TLS 0.26% $3.84 telstra corporation limited.


  1. 4,941 Posts.
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    Ahead of tomorrow's Q3 market update, the selling pressure appears to be right on for Telstra, down 6c in trading today, with a number of large sized sell orders in the pipeline @$5.04, albeit up against a U bidder @$5.03.

    We should all know, however, by 10.00am tomorrow with Telstra expected to report on its Q3 results ahead of the market opening, tomorrow.

    Most analysts are anticipating a soft result for tomorrow, following on from the H1 results, and the guidance offered to the market at the time of management speaking to the H1 results in early March.


    Leaving aside regulatory issues, the competitive landscape, T3, and FoxTel, of telling importance to tomorrow's results will be the following:

    ARPU growth, particularly in light of the late 2001 pricing increases in flagfall rates, and in SMS call charges. Of interest here will be the conversion rate into call minutes (ie: a measure of how much airtime is actually being generated).

    Overall market growth, particularly in terms of new subscriber connections to both the GSM and CDMA networks. With Vodafone's Q1 (Q4 for VOD) subscriber numbers recently out and showing a flatline result despite having the benefit of the TEL MVNO subscriber carriage arrangements, it will be interesting to see to what extent Telstra took customers away from the competition (ie: Vodafone), or lost them to the competition (ie: Optus). Anything less than 175k in net subscriber additions during Q3 is likely to be viewed negatively by the market.

    Data revenue results will also be an important indicator to both Telstra and the myriad of smaller data-linked players out there in the market place, all of whom appear to be competing quite aggressively (ie: discounting heavily) in order to either attract business to their data networks, or to win over business from actual /potential Telstra customers. Anything less than a flatline growth rate in data revenues, therefore, is likely to be viewed negatively by the market.

    Another factor that may well weigh on the market's collective mind tomorrow will be the current condition of the local loop. In particular, if management reports tomorrow flat to negative numbers in this area, the market is likely to react poorly to this.

    Another factor that may influence the market is the extent to which Telstra may be reconsidering the possible re-introduction of handset subsidies. These were permanently removed late last year although Optus has retained its subsidies intact. In recent times, however, Telstra management have given some indications to this being reconsidered as an issue, particularly in the light of current churn /growth rates. If subsidies are re-instated, the market will re-act to this quite negatively.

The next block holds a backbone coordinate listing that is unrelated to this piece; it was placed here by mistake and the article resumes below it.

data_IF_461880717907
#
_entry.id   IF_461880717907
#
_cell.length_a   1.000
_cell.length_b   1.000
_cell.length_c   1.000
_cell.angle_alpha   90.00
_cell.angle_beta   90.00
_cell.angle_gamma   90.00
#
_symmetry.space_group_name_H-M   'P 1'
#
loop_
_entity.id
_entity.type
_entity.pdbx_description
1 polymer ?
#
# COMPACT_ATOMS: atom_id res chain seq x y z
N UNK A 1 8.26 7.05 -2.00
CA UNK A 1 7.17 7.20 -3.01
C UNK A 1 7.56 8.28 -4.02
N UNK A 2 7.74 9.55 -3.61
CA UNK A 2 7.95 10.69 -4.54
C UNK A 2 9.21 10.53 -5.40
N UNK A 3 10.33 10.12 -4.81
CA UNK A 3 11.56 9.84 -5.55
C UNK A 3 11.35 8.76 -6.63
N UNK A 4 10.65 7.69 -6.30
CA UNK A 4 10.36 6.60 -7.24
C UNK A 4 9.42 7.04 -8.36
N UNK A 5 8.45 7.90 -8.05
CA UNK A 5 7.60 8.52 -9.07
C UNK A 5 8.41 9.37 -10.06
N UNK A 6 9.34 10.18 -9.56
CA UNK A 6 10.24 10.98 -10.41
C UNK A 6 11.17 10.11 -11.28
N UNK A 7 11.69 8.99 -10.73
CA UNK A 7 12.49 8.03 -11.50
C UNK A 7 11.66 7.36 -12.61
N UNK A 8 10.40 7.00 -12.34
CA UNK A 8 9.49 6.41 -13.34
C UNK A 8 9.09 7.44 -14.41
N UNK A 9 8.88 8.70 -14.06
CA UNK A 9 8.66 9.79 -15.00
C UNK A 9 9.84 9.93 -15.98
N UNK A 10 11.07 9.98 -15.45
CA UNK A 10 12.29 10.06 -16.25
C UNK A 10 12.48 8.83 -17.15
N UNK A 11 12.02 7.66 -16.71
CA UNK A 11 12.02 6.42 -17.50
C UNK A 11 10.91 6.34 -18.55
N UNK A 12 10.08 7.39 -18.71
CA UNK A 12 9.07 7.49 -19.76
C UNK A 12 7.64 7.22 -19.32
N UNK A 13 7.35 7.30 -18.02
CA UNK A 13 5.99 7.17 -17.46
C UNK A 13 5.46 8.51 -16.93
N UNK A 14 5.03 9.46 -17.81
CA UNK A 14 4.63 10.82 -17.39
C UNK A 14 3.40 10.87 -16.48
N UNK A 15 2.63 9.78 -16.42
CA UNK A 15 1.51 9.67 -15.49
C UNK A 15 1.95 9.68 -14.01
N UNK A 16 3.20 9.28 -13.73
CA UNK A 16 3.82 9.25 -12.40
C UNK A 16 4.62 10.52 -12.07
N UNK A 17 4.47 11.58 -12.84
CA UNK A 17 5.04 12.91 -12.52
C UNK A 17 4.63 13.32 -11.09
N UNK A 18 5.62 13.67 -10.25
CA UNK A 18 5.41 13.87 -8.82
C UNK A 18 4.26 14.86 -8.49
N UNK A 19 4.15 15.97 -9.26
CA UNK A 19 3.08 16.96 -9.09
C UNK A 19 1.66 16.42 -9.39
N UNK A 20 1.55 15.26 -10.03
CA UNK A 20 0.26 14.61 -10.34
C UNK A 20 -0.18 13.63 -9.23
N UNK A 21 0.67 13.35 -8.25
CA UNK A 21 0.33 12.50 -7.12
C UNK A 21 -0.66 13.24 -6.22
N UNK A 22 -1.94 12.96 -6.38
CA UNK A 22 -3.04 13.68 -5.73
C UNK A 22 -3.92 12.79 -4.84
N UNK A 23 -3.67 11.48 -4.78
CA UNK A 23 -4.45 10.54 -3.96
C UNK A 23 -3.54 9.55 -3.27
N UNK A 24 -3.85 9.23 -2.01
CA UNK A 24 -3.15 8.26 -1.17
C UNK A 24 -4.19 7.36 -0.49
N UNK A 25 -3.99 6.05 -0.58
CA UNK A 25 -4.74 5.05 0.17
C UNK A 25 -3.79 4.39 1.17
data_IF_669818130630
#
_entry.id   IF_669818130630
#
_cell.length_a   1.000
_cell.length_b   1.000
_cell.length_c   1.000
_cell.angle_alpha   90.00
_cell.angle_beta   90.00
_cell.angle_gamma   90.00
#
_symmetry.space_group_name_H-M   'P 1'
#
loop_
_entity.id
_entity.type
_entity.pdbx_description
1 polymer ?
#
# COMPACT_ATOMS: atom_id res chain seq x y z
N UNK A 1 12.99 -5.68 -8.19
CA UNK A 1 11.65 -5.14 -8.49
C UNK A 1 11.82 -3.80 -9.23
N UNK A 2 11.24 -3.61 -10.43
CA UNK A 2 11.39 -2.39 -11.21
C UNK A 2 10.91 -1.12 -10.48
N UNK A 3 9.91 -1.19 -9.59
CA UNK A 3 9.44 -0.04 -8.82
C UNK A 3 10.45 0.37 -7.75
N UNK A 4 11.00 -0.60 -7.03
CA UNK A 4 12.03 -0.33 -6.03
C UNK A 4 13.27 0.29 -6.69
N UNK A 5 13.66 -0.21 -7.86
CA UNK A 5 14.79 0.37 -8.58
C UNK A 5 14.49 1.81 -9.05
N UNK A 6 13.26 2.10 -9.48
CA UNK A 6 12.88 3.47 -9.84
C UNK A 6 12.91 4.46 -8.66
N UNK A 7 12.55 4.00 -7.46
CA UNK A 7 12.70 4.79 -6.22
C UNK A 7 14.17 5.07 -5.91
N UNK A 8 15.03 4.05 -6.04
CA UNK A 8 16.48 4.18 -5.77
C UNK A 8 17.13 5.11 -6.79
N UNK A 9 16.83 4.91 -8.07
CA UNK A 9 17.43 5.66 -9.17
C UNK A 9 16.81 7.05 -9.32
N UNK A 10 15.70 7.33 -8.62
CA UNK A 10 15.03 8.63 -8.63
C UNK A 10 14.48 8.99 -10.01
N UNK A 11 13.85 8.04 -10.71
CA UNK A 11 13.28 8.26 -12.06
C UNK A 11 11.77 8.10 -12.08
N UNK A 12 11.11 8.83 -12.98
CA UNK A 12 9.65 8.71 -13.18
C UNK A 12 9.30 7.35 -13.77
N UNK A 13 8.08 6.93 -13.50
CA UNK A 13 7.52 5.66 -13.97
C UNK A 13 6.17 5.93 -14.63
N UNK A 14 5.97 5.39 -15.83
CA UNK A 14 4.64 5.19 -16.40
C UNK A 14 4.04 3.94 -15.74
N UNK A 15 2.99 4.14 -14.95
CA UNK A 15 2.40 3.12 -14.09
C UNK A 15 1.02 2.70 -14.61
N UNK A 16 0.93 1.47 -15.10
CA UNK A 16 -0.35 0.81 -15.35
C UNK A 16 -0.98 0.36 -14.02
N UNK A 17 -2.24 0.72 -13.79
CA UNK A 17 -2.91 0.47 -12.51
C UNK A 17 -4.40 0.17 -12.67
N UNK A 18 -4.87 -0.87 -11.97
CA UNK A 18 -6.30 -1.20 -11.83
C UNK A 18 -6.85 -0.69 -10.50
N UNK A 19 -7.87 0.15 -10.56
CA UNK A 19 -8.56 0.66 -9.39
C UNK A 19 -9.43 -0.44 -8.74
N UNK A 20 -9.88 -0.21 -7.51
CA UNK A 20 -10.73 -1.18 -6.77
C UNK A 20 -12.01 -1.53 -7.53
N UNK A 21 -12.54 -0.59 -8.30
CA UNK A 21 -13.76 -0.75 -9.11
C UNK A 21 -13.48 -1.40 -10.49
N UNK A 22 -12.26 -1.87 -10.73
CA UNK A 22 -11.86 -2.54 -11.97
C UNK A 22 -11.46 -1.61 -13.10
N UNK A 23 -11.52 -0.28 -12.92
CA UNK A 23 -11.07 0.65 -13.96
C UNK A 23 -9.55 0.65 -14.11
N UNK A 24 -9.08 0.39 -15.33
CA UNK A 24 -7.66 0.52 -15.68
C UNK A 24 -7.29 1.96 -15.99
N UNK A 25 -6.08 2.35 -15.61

CAPEX guidance will be another area of interest, particularly if their is any suggestion of Telstra's current CAPEX reductions eating into its core network operations. In the area of CAPEX commitments, some CAPEX spending is discretionary, and some of it is future focused and, therefore, opportunistic in nature. The vast bulk of CAPEX, however, is necessary in order to keep network operations at an economically efficient and operationally viable state of performance (ie: growth, care and maintenance, sustainable replacement, etc).

    Post Q3 guidance (ie: April trading) will also be very important (ie: is the market stabilising, deteriorating, or is it starting to improve).


    Elsewhere, issues of concern that may, or may not, be touched upon tomorrow, whether by management, or by the market /commentators, will be such matters as:
    the FoxTel ACCC inquiry;
    the virtual accounting separation plan (ie: between Wholesale and Retail);
    Telstra's overall reaction to, and ongoing relations with, the Government, including Sentaor Alston and his office; and
    the PCCW experiment, particularly in light of the overnight announcements that Hutchison Whampoa has moved to taking control of 100% of Hutchison Global Crossing (previously, 50%), Hutchison GlobalCenter (previously, 50%), and ESD Services (previously, 57.5%), from Asia Global Crossing. In doing so, Hutchison Whampoa is rapidly moving to a position of dominance in the data access market into Hong Kong, otherwise an area where PCCW was (until, yesterday, quite strong in). In addition to this, Hutchison Whampoa and Singapore's Telemedia International are stepping up their global campaign to acquire Global Crossing, Asia Global crossing's parent.


    A few days ago (28/4/02), in response to an HC query regarding how low Telstra would go, I observed that Telstra's share price would dip under $5.00 and would stabilise around $4.80 - $4.90 by month's end.

    In all likelihood, Telstra will be sold off tomorrow and could dip to the mid $4.60 mark before recovering to between $4.80 to $4.90 during the course of May. I do not, however, expect to see a sustained closing above $5.00 for May.
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$3.89 $3.89 $3.84 $69.32M 17.95M

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$3.87 125113 5
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Last trade - 16.10pm 01/07/2022 (20 minute delay) ?
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